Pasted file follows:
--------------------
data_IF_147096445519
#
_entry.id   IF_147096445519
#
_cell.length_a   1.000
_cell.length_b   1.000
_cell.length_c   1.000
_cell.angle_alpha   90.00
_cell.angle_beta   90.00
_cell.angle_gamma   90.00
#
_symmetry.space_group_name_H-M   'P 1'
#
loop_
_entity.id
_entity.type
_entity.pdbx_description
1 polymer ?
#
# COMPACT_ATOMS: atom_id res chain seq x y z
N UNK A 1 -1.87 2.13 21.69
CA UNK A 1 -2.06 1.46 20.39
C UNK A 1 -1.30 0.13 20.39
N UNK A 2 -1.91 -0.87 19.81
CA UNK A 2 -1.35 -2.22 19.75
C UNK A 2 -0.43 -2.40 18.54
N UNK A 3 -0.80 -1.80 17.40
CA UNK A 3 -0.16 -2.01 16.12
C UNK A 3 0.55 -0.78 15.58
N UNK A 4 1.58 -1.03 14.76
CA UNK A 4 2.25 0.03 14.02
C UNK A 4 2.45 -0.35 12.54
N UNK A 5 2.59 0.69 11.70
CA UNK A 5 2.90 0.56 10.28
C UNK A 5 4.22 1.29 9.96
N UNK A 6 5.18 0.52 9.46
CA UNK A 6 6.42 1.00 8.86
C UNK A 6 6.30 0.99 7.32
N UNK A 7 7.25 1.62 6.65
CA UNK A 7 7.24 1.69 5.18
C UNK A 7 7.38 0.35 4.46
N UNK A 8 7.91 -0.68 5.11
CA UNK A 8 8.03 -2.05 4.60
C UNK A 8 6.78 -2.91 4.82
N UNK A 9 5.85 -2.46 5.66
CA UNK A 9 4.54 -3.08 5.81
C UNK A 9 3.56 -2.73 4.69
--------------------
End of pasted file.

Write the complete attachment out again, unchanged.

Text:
data_IF_147096445519
#
_entry.id   IF_147096445519
#
_cell.length_a   1.000
_cell.length_b   1.000
_cell.length_c   1.000
_cell.angle_alpha   90.00
_cell.angle_beta   90.00
_cell.angle_gamma   90.00
#
_symmetry.space_group_name_H-M   'P 1'
#
loop_
_entity.id
_entity.type
_entity.pdbx_description
1 polymer ?
#
# COMPACT_ATOMS: atom_id res chain seq x y z
N UNK A 1 -1.87 2.13 21.69
CA UNK A 1 -2.06 1.46 20.39
C UNK A 1 -1.30 0.13 20.39
N UNK A 2 -1.91 -0.87 19.81
CA UNK A 2 -1.35 -2.22 19.75
C UNK A 2 -0.43 -2.40 18.54
N UNK A 3 -0.80 -1.80 17.40
CA UNK A 3 -0.16 -2.01 16.12
C UNK A 3 0.55 -0.78 15.58
N UNK A 4 1.58 -1.03 14.76
CA UNK A 4 2.25 0.03 14.02
C UNK A 4 2.45 -0.35 12.54
N UNK A 5 2.59 0.69 11.70
CA UNK A 5 2.90 0.56 10.28
C UNK A 5 4.22 1.29 9.96
N UNK A 6 5.18 0.52 9.46
CA UNK A 6 6.42 1.00 8.86
C UNK A 6 6.30 0.99 7.32
N UNK A 7 7.25 1.62 6.65
CA UNK A 7 7.24 1.69 5.18
C UNK A 7 7.38 0.35 4.46
N UNK A 8 7.91 -0.68 5.11
CA UNK A 8 8.03 -2.05 4.60
C UNK A 8 6.78 -2.91 4.82
N UNK A 9 5.85 -2.46 5.66
CA UNK A 9 4.54 -3.08 5.81
C UNK A 9 3.56 -2.73 4.69